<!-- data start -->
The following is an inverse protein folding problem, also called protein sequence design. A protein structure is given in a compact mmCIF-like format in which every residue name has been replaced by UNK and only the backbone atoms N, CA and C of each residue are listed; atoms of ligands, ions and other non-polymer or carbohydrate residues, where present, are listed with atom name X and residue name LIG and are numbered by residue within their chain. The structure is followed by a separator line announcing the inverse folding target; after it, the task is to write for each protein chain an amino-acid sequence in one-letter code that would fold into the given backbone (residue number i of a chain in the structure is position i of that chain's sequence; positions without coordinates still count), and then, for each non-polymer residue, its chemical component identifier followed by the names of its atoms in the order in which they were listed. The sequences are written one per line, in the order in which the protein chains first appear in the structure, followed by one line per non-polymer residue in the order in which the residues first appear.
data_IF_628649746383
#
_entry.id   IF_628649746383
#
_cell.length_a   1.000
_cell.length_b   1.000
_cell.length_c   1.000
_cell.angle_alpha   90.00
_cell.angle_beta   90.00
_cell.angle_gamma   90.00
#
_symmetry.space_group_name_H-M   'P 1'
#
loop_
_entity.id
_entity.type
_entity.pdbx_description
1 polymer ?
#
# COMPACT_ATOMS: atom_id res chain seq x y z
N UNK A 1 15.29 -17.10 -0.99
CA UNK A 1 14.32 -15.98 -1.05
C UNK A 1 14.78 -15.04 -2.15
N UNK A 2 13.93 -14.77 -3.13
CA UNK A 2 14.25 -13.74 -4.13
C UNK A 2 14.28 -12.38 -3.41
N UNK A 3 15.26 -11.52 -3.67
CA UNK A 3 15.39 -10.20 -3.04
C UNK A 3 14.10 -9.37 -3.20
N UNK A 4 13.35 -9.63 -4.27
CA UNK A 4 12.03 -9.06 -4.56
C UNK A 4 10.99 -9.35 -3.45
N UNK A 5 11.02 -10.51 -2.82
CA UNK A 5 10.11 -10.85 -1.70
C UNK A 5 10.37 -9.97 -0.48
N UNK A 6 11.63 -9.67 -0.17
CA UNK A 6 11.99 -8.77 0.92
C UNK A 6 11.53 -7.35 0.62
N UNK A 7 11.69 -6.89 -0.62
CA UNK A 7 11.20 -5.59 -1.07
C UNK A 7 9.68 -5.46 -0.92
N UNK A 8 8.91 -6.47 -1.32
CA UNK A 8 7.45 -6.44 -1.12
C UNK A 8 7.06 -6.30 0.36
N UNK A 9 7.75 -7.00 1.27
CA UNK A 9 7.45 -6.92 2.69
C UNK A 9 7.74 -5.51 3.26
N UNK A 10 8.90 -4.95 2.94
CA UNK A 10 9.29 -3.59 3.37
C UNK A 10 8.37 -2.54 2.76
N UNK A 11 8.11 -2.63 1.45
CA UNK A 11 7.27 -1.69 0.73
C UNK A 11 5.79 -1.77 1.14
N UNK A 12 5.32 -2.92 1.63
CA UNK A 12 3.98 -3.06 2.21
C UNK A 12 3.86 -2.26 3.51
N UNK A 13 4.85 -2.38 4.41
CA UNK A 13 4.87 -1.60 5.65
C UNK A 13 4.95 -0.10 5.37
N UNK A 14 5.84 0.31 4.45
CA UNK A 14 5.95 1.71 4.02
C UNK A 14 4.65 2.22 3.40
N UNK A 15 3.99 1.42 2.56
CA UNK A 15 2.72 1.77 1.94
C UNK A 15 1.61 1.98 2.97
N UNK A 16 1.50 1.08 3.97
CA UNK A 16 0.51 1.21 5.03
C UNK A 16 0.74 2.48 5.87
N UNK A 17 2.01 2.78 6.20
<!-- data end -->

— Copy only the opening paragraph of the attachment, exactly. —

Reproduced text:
The following is an inverse protein folding problem, also called protein sequence design. A protein structure is given in a compact mmCIF-like format in which every residue name has been replaced by UNK and only the backbone atoms N, CA and C of each residue are listed; atoms of ligands, ions and other non-polymer or carbohydrate residues, where present, are listed with atom name X and residue name LIG and are numbered by residue within their chain. The structure is followed by a separator line announcing the inverse folding target; after it, the task is to write for each protein chain an amino-acid sequence in one-letter code that would fold into the given backbone (residue number i of a chain in the structure is position i of that chain's sequence; positions without coordinates still count), and then, for each non-polymer residue, its chemical component identifier followed by the names of its atoms in the order in which they were listed. The sequences are written one per line, in the order in which the protein chains first appear in the structure, followed by one line per non-polymer residue in the order in which the residues first appear.